Tip: Account type depends on the amount you wish to deposit. Leverage is effectively an interest-free loan that the broker offers. It allows you to make a large investment from a small deposit. If you are looking for high profit with high risk, a higher leverage might be right for you. If you prefer slow-burning safety with lower results, then keep your leverage low. You can never lose more than you have, but higher leverage means faster results... both good and bad.

Step 2: Prove who you are

Exness takes security very seriously, and they check every client signing up. Just like opening a bank account, you'll need to prove who you are before getting access to the global markets. Watch this one-minute video to see how.

Tip: While you're waiting for your real account to be approved, open up a demo account and start getting to know the trading platform.

 

Step 3: how to get access to the market

Trades are made using the award-winning MT4 trading platform. Inside the box of the demo or real account you'll see a gear cog. Click the gear cog to make a deposit. Use the passwords provided in the email. Click the gear cog again and select SIGN IN TO MT4 WEBTERMINAL then follow this one-minute video. You're about to make your first virtual trade on the real markets.

 

Step 4: making a trade

As a default, the top currency pair on the list will have an open chart. Right click on the chart and select the “close” option.

As a professional trader, selecting the right pair requires some research. For a first-time test, any pair will be sufficient. Drag a pair from the list of currencies on the left side of the trading terminal. The old saying goes, “what goes up, must come down.” Obviously, this principle goes the other way too. Your mission is to find a moment when the price direction is going to swing or reverse. If you feel the price is about to go up (bullish), then BUY, if it looks like it’s been trading high and the price has started a downward (bearish) trend, then SELL.

There are many ways to open your trade. You can select from the buy and sell options on the top left of the chart. Preferably, double-click the currency pair on the list. Right click on the chart when you’re ready to make your first trade. Time to set the volume depending on how confident you are in the direction you are forecasting. This is the perfect time to set your stop loss and take profit. Click the arrow to the right of the stop loss and take profit prices.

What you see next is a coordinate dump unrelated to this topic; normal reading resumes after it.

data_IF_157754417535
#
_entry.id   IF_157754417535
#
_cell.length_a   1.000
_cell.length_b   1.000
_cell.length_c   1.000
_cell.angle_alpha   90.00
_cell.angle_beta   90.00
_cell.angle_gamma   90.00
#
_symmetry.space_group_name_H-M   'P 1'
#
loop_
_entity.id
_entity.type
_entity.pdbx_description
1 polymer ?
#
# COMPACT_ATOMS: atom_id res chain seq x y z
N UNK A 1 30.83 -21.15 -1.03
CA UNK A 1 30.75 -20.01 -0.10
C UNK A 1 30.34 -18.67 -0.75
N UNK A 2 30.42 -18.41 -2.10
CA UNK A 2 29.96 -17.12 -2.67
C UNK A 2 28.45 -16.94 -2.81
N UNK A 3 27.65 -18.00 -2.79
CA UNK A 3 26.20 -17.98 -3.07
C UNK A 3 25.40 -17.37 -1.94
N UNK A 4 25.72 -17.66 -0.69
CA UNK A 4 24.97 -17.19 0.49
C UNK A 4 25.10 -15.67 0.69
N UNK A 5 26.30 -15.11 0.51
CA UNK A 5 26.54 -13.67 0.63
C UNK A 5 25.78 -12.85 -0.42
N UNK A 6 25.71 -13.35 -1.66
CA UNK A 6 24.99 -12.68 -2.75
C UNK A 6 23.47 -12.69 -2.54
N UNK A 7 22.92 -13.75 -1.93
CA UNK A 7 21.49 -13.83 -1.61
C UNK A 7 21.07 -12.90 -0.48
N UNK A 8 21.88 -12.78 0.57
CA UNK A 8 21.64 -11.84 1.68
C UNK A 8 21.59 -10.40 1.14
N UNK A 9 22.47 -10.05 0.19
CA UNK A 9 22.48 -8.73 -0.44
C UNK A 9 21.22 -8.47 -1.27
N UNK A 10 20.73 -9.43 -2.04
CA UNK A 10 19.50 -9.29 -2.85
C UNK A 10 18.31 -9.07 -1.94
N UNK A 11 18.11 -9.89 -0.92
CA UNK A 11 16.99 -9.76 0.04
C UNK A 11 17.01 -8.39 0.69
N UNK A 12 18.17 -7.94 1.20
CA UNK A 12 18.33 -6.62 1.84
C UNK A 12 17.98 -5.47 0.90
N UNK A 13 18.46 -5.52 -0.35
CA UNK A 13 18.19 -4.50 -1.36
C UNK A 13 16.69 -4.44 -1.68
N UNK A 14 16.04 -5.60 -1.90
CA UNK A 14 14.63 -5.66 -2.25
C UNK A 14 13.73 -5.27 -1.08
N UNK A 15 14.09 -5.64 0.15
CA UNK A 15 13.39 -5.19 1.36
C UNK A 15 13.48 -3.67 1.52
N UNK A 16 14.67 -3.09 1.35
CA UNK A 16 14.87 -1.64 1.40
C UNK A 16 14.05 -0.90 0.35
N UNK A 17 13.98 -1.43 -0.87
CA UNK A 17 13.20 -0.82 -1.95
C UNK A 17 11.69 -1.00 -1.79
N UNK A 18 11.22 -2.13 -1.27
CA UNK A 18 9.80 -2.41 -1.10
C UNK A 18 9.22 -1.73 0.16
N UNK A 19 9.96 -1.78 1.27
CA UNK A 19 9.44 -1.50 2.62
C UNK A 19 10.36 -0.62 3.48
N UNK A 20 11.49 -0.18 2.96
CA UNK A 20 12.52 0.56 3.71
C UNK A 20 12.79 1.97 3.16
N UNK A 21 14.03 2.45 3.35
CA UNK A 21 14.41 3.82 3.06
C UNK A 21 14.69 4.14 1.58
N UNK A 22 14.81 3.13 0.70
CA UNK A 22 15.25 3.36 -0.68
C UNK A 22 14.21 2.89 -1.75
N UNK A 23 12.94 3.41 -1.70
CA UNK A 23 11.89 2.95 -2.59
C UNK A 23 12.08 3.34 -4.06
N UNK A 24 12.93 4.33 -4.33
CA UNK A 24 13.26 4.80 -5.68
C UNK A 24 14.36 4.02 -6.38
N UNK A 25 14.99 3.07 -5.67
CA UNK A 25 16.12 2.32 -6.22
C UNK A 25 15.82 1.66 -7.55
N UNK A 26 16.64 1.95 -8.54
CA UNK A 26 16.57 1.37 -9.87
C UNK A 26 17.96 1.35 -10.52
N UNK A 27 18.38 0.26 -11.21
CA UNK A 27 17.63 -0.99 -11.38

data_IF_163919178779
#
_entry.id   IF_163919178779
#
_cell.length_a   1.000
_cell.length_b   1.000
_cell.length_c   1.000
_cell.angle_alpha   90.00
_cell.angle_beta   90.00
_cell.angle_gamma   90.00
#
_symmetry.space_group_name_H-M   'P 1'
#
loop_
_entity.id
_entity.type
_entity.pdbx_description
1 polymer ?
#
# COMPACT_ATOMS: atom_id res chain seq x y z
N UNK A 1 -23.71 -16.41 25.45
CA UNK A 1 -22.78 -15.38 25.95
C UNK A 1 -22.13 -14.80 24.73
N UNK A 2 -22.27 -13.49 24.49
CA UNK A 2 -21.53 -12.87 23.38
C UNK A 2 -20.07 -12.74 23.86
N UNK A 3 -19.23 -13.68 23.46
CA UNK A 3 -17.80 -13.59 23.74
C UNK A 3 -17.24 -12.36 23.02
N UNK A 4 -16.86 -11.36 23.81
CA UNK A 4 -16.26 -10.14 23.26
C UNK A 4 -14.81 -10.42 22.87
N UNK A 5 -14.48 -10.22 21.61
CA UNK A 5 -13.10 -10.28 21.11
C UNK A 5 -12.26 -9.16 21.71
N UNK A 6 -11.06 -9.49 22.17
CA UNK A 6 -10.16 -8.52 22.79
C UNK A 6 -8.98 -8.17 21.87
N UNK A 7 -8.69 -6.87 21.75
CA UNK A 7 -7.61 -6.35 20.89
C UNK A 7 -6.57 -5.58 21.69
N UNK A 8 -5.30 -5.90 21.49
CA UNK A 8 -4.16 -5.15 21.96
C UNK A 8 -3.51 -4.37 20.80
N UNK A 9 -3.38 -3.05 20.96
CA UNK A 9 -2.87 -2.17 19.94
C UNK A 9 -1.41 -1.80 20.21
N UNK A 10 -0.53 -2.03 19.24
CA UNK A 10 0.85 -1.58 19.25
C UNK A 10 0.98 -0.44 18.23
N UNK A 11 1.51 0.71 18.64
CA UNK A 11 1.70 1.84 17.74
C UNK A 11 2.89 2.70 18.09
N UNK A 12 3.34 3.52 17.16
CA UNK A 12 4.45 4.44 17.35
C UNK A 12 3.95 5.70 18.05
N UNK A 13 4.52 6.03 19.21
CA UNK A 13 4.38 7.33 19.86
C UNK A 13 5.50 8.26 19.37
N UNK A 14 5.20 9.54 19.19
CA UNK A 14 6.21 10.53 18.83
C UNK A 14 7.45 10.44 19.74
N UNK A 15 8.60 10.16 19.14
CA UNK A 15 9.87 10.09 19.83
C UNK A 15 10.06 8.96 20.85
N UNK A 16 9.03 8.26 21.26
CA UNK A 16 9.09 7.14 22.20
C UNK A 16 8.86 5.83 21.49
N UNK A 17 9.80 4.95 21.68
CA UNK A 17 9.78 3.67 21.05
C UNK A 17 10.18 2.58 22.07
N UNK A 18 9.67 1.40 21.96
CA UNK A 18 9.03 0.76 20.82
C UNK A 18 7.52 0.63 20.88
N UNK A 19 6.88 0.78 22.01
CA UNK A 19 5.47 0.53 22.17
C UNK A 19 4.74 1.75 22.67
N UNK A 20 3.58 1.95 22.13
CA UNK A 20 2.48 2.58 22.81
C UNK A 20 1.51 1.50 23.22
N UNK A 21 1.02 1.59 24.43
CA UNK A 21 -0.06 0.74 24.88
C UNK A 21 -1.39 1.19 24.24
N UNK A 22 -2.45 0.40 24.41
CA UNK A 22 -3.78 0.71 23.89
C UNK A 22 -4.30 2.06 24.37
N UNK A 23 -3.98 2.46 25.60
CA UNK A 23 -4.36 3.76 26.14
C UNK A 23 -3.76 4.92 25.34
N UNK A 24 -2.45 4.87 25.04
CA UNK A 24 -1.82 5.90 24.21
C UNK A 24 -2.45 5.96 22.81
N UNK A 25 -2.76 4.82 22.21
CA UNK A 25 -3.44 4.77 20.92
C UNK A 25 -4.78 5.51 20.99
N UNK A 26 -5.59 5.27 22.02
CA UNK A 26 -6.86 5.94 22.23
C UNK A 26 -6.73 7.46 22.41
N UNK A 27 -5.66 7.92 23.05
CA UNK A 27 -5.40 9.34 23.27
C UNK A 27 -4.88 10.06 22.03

Note how the blue and dark red lines in the popup graph sit above and below the buy(ask) and sell(bid) price. In the example, we traded long (buy) and got a message confirming the order was successful. If you get an error, your volume was too high for your balance, or your stop loss/take profit was too close to the spread. Remember, every order starts as a negative because of the spread. Be patient. Your take profit will activate when the time is right, and your stop loss is protecting you. To close an order, you have three options. Click the X on the right or right-click the order. If you double click the order, you can close or modify the order.

Congratulations! You now know how to make a trade. Forex trading can be an exciting way to spend your free time, and you'll actually learn some real-world skills that will serve you well throughout your lifetime. Be patient, learn, and who knows, you might one day be one of the lucky few full-time traders. How will you spend your day?

 

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This article is a marketing communication and does not constitute investment advice or research. Its content represents the general views of our experts and does not consider individual readers’ personal circumstances, investment experience, or current financial situation. This article is not prepared in accordance with legal requirements promoting independent investment research, and Exness is not subject to any prohibition on dealing before the release of the article. Readers should consider the possibility that they may incur losses. Therefore, Exness is not liable for any losses incurred due to the use of its articles. Please note that past performance of an asset is not a reliable indicator of future results.